Trucking companies saw demand growth slow to a moderate pace. A North Carolina firm attributed some of the slowing to inclement weather but was cutting back on hiring in anticipation of a slower year. In addition, a Virginia firm saw a softening in retail shipments. A company in the District of Columbia reported trimming discretionary spending as business was expected to slow down. Concerns about a decline in the pace of trade growth in the coming year were also expressed.

Retail, Travel, and Tourism
Travel and tourism in the Fifth District picked up moderately since our last report. A Virginia resort saw strong business, and an executive at a West Virginia hotel reported that warming weather was helping business. In Charleston, South Carolina, tourism remained steady despite the temporary closure of Fort Sumter during the partial government shutdown. Meanwhile, the Washington, D.C., area saw a sharp drop in visitors during the shutdown and a hotel in Asheville, North Carolina, reported lower occupancy.

Fifth District retailers reported mixed conditions in recent weeks. Many retailers saw a drop in business, which resulted from bad weather, while others struggled with continued cost increases due, in part, to tariffs. A West Virginia auto dealer attributed a sharp decline in sales to the government shutdown leaving potential customers without pay; however, a Virginia dealer reported solid business. Meanwhile, a South Carolina retailer invested in new storage to allow for sales growth, and a West Virginia sporting goods retailer reported steady demand.

Real Estate and Construction
Residential real estate contacts indicated modest growth, overall. Home sales rose modestly in recent weeks and buyer traffic was reportedly steady, despite winter storms hitting some areas in the District. Brokers reported that inventories generally remained at low levels. Agents continued to report that lower- to middle-priced homes were absorbed quickly and, in some cases, received multiple offers. District home prices increased slightly, although agents reported slower price growth in homes priced above $800,000. Residential construction was steady in most markets; however, with limited speculative homebuilding.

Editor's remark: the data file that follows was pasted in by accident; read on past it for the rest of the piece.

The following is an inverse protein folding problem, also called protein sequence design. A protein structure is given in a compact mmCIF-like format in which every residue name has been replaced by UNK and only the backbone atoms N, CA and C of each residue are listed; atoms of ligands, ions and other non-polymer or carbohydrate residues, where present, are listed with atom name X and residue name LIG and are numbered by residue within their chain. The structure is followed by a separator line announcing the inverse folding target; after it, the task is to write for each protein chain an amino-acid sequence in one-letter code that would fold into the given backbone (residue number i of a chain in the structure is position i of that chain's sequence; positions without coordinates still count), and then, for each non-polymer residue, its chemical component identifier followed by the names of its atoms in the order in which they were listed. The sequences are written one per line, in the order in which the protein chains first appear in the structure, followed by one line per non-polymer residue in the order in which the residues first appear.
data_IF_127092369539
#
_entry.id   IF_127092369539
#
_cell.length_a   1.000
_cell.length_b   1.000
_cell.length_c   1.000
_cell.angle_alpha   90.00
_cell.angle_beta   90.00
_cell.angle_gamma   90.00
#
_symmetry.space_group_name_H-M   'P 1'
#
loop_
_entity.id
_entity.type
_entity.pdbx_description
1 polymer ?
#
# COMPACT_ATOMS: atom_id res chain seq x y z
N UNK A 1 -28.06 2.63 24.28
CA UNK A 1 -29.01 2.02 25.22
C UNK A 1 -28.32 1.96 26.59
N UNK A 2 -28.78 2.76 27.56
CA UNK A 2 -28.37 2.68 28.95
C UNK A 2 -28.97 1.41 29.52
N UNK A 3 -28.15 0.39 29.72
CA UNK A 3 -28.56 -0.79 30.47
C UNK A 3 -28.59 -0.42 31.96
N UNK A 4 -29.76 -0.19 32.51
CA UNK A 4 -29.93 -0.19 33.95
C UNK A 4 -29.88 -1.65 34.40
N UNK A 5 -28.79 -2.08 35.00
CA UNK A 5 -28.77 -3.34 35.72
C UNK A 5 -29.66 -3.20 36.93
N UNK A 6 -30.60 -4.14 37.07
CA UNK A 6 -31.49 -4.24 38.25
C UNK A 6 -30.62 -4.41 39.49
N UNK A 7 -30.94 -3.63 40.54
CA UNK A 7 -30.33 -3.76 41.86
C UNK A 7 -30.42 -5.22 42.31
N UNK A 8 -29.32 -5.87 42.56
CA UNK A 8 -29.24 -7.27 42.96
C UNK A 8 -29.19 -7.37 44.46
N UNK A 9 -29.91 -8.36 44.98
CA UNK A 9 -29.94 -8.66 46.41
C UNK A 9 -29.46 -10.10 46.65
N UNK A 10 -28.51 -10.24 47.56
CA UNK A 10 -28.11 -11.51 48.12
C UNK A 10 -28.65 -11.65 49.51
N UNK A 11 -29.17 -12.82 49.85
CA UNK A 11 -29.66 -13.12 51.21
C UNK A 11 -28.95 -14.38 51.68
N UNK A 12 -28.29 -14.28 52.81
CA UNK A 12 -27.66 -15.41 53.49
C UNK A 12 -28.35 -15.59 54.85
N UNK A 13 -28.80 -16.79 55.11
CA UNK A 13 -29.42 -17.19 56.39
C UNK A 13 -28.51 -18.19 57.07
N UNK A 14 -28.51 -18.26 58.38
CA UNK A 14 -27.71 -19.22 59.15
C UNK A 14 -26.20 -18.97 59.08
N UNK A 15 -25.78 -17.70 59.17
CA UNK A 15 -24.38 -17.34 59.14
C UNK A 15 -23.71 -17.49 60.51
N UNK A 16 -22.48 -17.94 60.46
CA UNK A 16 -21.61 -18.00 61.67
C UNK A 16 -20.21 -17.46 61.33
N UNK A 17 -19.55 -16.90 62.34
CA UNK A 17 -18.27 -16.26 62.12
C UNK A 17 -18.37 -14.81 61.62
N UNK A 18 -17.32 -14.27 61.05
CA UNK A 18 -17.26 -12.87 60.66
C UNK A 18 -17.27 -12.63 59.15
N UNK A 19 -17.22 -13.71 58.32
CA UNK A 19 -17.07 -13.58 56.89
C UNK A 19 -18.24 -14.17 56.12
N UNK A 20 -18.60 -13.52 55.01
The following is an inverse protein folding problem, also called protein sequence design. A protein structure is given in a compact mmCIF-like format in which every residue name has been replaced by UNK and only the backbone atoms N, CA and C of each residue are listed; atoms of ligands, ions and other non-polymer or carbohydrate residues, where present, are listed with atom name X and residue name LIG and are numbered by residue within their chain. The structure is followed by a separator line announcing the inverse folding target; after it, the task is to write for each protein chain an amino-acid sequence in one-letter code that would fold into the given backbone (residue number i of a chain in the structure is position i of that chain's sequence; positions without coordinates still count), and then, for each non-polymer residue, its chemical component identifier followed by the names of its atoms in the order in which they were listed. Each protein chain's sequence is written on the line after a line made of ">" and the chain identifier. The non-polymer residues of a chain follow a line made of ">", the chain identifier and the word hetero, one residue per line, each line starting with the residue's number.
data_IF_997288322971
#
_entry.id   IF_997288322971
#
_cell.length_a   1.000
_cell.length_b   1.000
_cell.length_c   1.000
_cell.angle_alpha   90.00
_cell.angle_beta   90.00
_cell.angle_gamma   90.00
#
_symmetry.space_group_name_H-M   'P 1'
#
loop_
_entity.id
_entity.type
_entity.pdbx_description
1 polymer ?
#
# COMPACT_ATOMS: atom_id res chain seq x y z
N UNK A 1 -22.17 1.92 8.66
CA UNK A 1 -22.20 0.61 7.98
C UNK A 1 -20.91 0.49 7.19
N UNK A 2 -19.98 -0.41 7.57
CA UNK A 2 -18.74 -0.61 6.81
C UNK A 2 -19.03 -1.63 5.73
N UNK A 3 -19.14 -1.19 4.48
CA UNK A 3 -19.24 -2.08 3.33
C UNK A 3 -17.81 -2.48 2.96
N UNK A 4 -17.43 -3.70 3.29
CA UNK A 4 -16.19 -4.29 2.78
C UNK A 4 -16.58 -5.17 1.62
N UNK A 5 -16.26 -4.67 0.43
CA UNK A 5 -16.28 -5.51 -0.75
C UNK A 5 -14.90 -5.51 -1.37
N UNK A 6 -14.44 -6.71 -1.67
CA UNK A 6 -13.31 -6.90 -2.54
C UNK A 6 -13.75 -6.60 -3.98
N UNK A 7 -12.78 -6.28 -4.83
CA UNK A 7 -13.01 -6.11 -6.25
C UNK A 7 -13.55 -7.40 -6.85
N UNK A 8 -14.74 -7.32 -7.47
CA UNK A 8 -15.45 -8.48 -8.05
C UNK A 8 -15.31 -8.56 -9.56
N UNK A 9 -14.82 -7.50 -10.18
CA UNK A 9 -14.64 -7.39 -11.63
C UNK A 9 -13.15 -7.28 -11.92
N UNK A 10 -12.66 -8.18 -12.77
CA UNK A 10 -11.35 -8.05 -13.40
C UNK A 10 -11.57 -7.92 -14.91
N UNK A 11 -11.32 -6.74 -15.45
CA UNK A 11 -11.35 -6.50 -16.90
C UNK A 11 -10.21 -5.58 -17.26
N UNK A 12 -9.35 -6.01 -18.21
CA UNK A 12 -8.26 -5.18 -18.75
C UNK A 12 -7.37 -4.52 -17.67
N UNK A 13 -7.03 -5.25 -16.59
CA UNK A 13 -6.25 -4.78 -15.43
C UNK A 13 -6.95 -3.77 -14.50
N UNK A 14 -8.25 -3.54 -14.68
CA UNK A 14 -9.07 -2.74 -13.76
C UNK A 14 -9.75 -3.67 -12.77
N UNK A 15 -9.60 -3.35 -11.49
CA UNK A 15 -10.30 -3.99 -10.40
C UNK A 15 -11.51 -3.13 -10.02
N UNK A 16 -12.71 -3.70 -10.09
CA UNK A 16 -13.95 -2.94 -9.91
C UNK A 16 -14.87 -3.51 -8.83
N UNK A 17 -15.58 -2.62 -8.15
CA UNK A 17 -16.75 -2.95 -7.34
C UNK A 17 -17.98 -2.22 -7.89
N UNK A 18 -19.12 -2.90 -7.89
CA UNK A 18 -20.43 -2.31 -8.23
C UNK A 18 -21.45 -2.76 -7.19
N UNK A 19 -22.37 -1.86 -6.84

Commercial real estate leasing rose modestly in recent weeks. District brokers reported increased demand for restaurant, grocery, and industrial space, while retail activity was stable to increasing. Moreover, vacancy rates decreased slightly across all sub-markets, and contacts reported that limited inventory pushed rental rates up slightly in some areas. On the commercial sales side, brokers reported modest increases in prices and volumes. Multi-family leasing remained healthy, although reports on construction activity varied across the District.

Banking and Finance
On the whole, loan volumes increased modestly since our previous report. Residential mortgage demand was generally described as stable to increasing modestly, and bankers reported that deposits were up moderately. Commercial real estate loan demand remained strong. Other business loan demand increased slightly, on balance, while automotive lending was reportedly flat. Loan and deposit interest rates edged higher while credit quality and credit standards remained strong, overall.

Nonfinancial Services
Reports from nonfinancial services firms were mixed in recent weeks. Demand increased for some engineering consultants, law firms, advertising agencies, hospitals, and IT businesses. Meanwhile, several firms noted a decrease in demand, including those engaged in telecommunications, security services, and federal government contractors. Overall, firms indicated that the partial government shutdown resulted in lost revenue, job cuts, and project delays due to lapses in grant and permit approvals.

For more information about District economic conditions visit: www.richmondfed.org/research/regional_economy